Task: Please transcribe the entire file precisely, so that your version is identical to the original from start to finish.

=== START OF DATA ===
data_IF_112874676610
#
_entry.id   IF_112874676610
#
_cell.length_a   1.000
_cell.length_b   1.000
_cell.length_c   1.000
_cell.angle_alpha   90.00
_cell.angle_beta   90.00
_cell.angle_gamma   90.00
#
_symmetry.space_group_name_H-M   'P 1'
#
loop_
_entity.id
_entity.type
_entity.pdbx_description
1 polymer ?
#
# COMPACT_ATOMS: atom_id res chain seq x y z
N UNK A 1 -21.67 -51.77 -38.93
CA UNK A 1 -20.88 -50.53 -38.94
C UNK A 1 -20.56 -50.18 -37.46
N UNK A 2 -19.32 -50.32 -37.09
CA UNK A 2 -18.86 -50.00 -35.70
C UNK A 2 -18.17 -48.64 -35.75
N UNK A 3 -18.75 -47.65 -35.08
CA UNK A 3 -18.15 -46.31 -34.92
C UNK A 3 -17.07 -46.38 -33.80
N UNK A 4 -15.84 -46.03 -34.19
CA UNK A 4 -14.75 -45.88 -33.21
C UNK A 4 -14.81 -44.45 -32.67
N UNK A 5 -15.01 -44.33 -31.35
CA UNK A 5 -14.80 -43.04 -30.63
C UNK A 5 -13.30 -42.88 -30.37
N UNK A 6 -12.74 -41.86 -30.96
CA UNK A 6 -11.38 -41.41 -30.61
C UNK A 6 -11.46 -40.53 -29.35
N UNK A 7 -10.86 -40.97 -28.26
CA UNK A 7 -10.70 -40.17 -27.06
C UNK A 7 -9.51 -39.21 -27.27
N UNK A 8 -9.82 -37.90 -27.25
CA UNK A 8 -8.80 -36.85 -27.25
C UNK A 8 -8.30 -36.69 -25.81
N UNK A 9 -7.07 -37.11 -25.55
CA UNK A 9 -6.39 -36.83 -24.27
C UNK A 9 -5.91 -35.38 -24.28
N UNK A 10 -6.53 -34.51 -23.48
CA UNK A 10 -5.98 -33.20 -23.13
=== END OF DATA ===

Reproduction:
data_IF_112874676610
#
_entry.id   IF_112874676610
#
_cell.length_a   1.000
_cell.length_b   1.000
_cell.length_c   1.000
_cell.angle_alpha   90.00
_cell.angle_beta   90.00
_cell.angle_gamma   90.00
#
_symmetry.space_group_name_H-M   'P 1'
#
loop_
_entity.id
_entity.type
_entity.pdbx_description
1 polymer ?
#
# COMPACT_ATOMS: atom_id res chain seq x y z
N UNK A 1 -21.67 -51.77 -38.93
CA UNK A 1 -20.88 -50.53 -38.94
C UNK A 1 -20.56 -50.18 -37.46
N UNK A 2 -19.32 -50.32 -37.09
CA UNK A 2 -18.86 -50.00 -35.70
C UNK A 2 -18.17 -48.64 -35.75
N UNK A 3 -18.75 -47.65 -35.08
CA UNK A 3 -18.15 -46.31 -34.92
C UNK A 3 -17.07 -46.38 -33.80
N UNK A 4 -15.84 -46.03 -34.19
CA UNK A 4 -14.75 -45.88 -33.21
C UNK A 4 -14.81 -44.45 -32.67
N UNK A 5 -15.01 -44.33 -31.35
CA UNK A 5 -14.80 -43.04 -30.63
C UNK A 5 -13.30 -42.88 -30.37
N UNK A 6 -12.74 -41.86 -30.96
CA UNK A 6 -11.38 -41.41 -30.61
C UNK A 6 -11.46 -40.53 -29.35
N UNK A 7 -10.86 -40.97 -28.26
CA UNK A 7 -10.70 -40.17 -27.06
C UNK A 7 -9.51 -39.21 -27.27
N UNK A 8 -9.82 -37.90 -27.25
CA UNK A 8 -8.80 -36.85 -27.25
C UNK A 8 -8.30 -36.69 -25.81
N UNK A 9 -7.07 -37.11 -25.55
CA UNK A 9 -6.39 -36.83 -24.27
C UNK A 9 -5.91 -35.38 -24.28
N UNK A 10 -6.53 -34.51 -23.48
CA UNK A 10 -5.98 -33.20 -23.13